OECD backs call for DTI limits

by Steve Randall16 Jun 2017
The OECD says that the Reserve Bank should introduce debt-to-income limits to tackle rising household debt and house prices.

The measure would help increase resilience to the central bank’s balance sheet and protect against risk to the New Zealand financial system.

While the idea of DTI limits has attracted many critics since RBNZ launched a consultation period on the proposal, another of the OECD’s recommendations is likely to be better received.

On the subject of housing supply, the organization says that infrastructure investment should better support housing and greater urban densification should be allowed.

The OECD’s newly-released New Zealand Economic Survey is generally positive, noting that it has seen “a strong, broad-based expansion, driven by booming tourism, high net inward migration, solid construction activity and supportive monetary policy.”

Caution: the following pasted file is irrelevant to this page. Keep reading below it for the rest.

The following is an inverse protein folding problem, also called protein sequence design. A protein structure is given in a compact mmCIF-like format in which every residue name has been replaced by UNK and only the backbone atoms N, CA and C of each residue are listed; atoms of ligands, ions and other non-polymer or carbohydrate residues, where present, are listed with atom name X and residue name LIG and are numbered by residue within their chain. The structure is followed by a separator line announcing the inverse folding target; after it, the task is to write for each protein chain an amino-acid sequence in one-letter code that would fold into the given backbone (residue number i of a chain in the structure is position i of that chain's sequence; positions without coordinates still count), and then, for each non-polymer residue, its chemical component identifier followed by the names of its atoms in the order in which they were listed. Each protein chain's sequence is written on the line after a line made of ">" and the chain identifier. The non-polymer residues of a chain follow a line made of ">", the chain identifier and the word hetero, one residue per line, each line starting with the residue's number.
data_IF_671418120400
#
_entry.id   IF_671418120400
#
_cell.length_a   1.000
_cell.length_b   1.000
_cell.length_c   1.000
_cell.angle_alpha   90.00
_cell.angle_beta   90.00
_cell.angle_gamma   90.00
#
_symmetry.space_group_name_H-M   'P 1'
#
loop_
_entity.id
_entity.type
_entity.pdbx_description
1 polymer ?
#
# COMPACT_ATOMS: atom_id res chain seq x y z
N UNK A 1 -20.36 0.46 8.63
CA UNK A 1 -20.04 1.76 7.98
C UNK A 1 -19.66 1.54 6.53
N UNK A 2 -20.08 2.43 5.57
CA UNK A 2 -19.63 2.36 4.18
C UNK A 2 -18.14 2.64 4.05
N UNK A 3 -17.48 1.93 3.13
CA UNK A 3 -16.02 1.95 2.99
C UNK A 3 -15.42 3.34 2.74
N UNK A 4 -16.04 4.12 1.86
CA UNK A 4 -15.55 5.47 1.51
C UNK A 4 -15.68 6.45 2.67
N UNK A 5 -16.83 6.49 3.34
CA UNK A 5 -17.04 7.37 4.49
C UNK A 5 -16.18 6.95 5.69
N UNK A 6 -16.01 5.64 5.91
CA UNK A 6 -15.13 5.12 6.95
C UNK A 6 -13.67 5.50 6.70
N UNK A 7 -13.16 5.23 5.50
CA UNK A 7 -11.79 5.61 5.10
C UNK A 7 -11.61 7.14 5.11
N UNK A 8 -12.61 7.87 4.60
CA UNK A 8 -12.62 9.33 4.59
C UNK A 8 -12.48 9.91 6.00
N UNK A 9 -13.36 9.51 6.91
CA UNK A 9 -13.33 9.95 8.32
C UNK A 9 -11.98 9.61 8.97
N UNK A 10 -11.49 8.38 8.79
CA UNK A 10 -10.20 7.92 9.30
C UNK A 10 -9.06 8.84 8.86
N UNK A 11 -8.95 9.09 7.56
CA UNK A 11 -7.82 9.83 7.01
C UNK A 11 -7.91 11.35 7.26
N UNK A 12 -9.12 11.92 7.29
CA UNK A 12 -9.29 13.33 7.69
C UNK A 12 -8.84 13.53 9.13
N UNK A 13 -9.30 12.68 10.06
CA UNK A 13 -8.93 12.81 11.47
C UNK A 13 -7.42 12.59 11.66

However, high levels of household debt, increasing house prices, and issues surrounding productivity and external pressures are also present.

“New Zealand’s robust economic growth and high levels of well-being are enviable, even among the highest-performing OECD countries,” said OECD Chief Economist Catherine L. Mann, speaking in Wellington. 

“The challenge going forward is to enact reforms that will boost productivity, to improve on today’s strong performance and ensure that future generations also share in the prosperity.  Continuously up-skilling the workforce will also be essential to maintain high levels of employment in the face of a changing labour market,” she added.

The OECD report backs DTI limits and says that they, along with loan-to-value restrictions, have been shown to reduce housing credit growth. 
It does warn of the dangers of over-regulation though, and says that “the effects of adding DTI limits should be studied,” particularly as they may place the tightest credit restrictions on the poor. 

It recommends that such analysis should not delay the implementation of DTI limits which should be “promptly added” to the Reserve Bank’s macroprudential toolkit. 
 

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